When a pungent and rotten stench fills the air you know you are getting close to Dai’s House of Stinky Tofu, one of the Taiwanese capital’s most popular and putrid-smelling restaurants.
For nearly 30 years, Wu Hsu Pi-ying, now in her 70s, has been running the family business at Dai’s, using a secret fermenting process passed down by her parents to create 10 varieties of stinky tofu, a beloved Taiwanese dish that’s full of live bacteria.
According to legend, stinky tofu was accidentally invented in China hundreds of years ago when a struggling tofu merchant opened his container of unsold goods after several days to discover that his bean curd and soy milk mixture had started to ferment.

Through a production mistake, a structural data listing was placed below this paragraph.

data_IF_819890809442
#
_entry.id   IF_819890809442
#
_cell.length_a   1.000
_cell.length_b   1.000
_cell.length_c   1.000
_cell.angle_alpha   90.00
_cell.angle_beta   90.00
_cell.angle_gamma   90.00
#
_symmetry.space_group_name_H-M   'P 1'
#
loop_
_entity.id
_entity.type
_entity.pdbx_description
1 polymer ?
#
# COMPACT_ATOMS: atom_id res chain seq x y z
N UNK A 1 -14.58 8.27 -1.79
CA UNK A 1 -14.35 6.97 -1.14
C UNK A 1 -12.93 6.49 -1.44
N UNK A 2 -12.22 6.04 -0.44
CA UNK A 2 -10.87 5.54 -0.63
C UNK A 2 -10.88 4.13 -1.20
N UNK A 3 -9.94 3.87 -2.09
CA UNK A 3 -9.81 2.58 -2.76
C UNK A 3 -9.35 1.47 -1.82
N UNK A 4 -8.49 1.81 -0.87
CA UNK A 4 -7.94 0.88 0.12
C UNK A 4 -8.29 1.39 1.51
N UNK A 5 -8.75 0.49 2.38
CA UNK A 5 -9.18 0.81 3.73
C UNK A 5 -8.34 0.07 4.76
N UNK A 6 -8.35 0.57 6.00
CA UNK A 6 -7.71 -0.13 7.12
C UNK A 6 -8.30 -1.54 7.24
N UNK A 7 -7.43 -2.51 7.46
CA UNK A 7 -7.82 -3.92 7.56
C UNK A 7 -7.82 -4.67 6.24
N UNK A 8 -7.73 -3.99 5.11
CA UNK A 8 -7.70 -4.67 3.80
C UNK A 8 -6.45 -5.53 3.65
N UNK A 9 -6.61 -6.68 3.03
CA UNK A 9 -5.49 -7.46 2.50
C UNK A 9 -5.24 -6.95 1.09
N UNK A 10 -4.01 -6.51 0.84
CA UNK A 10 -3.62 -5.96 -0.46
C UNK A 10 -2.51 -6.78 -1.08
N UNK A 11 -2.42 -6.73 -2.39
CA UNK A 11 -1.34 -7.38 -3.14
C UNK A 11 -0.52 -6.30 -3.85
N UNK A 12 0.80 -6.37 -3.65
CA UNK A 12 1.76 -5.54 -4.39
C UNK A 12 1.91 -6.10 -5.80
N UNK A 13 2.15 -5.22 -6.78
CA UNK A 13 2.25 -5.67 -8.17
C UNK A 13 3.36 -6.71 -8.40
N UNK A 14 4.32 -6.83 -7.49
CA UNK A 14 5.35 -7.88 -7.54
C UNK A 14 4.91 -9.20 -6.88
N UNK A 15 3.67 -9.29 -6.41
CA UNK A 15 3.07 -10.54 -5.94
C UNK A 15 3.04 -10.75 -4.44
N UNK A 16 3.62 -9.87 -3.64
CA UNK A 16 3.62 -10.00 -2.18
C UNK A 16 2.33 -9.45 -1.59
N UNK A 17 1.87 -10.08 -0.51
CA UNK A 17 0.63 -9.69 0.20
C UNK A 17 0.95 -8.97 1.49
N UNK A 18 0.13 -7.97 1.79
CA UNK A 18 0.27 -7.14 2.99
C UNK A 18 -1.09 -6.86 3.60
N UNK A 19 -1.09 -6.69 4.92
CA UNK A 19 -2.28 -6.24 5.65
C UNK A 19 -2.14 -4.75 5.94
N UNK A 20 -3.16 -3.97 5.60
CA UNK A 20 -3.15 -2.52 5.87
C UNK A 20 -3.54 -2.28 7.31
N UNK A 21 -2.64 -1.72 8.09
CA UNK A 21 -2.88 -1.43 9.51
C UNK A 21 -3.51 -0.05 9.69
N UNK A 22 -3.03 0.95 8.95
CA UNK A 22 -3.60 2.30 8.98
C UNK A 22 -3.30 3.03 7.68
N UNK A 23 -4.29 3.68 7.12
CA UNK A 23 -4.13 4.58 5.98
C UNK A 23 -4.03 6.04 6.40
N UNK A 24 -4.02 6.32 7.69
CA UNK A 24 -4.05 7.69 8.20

At some point, the merchant built up the courage to bite into the rancid, green-hued concoction and realised it was quite tasty.
He quickly started selling the fermenting food, and the stinky snack became so popular that China’s Empress Dowager Cixi added it to the list of imperial foods served at her Qing Dynasty palace.
The dish arrived in Taiwan during the Chinese Civil War, when some two million people followed Nationalist leader Chiang Kai-shek in 1949 as he fled to the island after being defeated by Mao Zedong’s Communist government.
Stinky tofu now exists in various forms across Asia, but nowhere else is it more beloved than in Taiwan, where vendors deep-fry it, pickle it and enhance it with different flavours at small outdoor carts at the island’s night markets.